A page from the original Chinese version
|Series:||Four Books and Five Classics|
|First published:||475–221 BCE|
|Source:||Read Analects here|
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The Analects or "Selected Sayings", is a collection of sayings and comments shared between Chinese philosopher Confucius/Kong Fuzi, and is considered essential to the study of the philosophies he advocated alongside the Four Books and Five Classics. While brief by Western standards, and while many of the comments would fall under "common sense" guidelines to some, they formed the basis of what became the bedrock of Chinese social and moral values for millennia.
- Agnosticism: A variation was advocated. While the supernatural was to be respected, Confucius saw religion more as a means of regulating public conduct than for its supernatural aspects.
- Canon Immigrant: Originally considered a mere commentary on the Five Classics, it is now considered equal to them.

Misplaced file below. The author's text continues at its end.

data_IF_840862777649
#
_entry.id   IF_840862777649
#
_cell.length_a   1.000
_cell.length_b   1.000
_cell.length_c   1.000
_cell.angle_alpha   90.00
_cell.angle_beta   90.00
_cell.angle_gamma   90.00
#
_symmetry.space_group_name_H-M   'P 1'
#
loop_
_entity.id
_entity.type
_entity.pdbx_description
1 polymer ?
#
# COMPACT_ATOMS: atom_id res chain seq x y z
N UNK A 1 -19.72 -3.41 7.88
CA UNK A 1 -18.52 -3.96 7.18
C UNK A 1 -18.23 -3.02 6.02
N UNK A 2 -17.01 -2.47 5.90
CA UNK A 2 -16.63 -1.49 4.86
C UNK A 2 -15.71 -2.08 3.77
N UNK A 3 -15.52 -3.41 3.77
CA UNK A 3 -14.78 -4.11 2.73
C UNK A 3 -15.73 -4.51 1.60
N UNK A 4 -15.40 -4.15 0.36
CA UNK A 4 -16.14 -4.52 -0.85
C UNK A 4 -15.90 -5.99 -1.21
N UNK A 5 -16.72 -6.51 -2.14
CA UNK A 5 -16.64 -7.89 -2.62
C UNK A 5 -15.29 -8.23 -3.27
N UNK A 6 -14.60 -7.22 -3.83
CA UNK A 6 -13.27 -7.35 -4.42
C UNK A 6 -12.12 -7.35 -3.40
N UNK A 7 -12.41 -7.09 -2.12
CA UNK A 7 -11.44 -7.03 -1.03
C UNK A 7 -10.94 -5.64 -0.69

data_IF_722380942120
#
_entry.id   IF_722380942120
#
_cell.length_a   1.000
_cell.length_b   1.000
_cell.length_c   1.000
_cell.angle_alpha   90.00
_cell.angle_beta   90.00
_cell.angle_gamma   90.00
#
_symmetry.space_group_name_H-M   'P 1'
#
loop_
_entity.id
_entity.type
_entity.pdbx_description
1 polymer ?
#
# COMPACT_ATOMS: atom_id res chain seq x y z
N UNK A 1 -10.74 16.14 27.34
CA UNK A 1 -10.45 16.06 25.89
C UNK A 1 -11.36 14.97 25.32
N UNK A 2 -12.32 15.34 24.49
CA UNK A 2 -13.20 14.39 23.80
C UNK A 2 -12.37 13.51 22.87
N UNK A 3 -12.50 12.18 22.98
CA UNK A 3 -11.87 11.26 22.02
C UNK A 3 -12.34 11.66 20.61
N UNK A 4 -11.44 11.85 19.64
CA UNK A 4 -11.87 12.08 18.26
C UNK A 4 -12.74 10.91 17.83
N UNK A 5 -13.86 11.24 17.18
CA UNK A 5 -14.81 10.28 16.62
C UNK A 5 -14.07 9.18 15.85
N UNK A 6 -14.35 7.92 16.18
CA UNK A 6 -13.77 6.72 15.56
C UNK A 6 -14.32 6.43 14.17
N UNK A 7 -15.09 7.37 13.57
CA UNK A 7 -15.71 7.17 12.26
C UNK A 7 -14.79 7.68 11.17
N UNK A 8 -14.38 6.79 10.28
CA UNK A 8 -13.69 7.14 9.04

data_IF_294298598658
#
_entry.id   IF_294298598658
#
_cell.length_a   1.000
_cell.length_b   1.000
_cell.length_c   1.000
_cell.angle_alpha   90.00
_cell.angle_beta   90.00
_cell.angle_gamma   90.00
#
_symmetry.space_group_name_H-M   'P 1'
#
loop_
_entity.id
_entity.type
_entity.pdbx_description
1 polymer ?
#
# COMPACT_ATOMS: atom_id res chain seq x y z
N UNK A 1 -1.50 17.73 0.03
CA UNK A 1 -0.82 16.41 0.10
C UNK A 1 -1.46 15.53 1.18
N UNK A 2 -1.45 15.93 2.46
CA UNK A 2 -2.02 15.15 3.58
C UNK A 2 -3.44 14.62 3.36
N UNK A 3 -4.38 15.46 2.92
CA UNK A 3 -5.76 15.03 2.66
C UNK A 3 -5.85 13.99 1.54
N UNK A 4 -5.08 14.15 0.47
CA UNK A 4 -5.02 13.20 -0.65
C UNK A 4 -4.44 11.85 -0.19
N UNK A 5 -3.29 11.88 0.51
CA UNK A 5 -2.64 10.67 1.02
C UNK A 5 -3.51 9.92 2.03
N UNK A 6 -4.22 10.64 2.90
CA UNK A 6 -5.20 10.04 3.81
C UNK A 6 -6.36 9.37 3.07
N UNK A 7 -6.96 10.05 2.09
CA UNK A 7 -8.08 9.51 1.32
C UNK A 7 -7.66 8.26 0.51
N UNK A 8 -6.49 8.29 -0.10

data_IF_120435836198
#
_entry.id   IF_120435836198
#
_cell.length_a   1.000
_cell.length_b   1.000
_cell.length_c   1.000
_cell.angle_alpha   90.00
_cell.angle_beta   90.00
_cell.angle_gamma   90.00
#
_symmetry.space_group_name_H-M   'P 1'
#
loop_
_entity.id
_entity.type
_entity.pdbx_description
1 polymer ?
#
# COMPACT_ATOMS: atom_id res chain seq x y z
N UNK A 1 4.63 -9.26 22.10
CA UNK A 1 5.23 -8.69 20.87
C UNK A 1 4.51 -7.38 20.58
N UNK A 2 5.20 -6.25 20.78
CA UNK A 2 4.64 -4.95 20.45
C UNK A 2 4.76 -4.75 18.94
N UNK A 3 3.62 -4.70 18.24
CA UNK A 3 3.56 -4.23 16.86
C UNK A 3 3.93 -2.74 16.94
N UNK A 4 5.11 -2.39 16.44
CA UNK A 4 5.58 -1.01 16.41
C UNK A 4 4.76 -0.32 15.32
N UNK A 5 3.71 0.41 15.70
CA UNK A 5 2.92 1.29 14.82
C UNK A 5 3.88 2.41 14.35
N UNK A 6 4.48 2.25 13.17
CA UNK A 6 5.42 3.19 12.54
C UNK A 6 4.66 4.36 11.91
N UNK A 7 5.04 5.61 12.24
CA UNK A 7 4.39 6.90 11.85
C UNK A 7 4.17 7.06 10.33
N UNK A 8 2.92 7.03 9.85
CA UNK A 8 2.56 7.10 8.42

- Exactly What It Says on the Tin: The meaning of "Analects" is "selected sayings", which is the entirety of its contents.
- Fanon: Even within China, there are several different theories on when and how it was compiled.
- The Charmer: While artful and erudite speaking so as to win over others was encouraged, Confucius advised one not overdo this, lest a false impression of the speaker's actual character be given.
- The Golden Rule: Proposed "Do not do to others what you would not like done to yourself", which is similar to the one advocated by Christ several hundred years later.
- Reasonable Authority Figure: His comments on rulers is that they should be one of these to encourage adherence to the law.
- The Smart Guy: Becoming one of these was a conscious aim of the sayings of the Analects.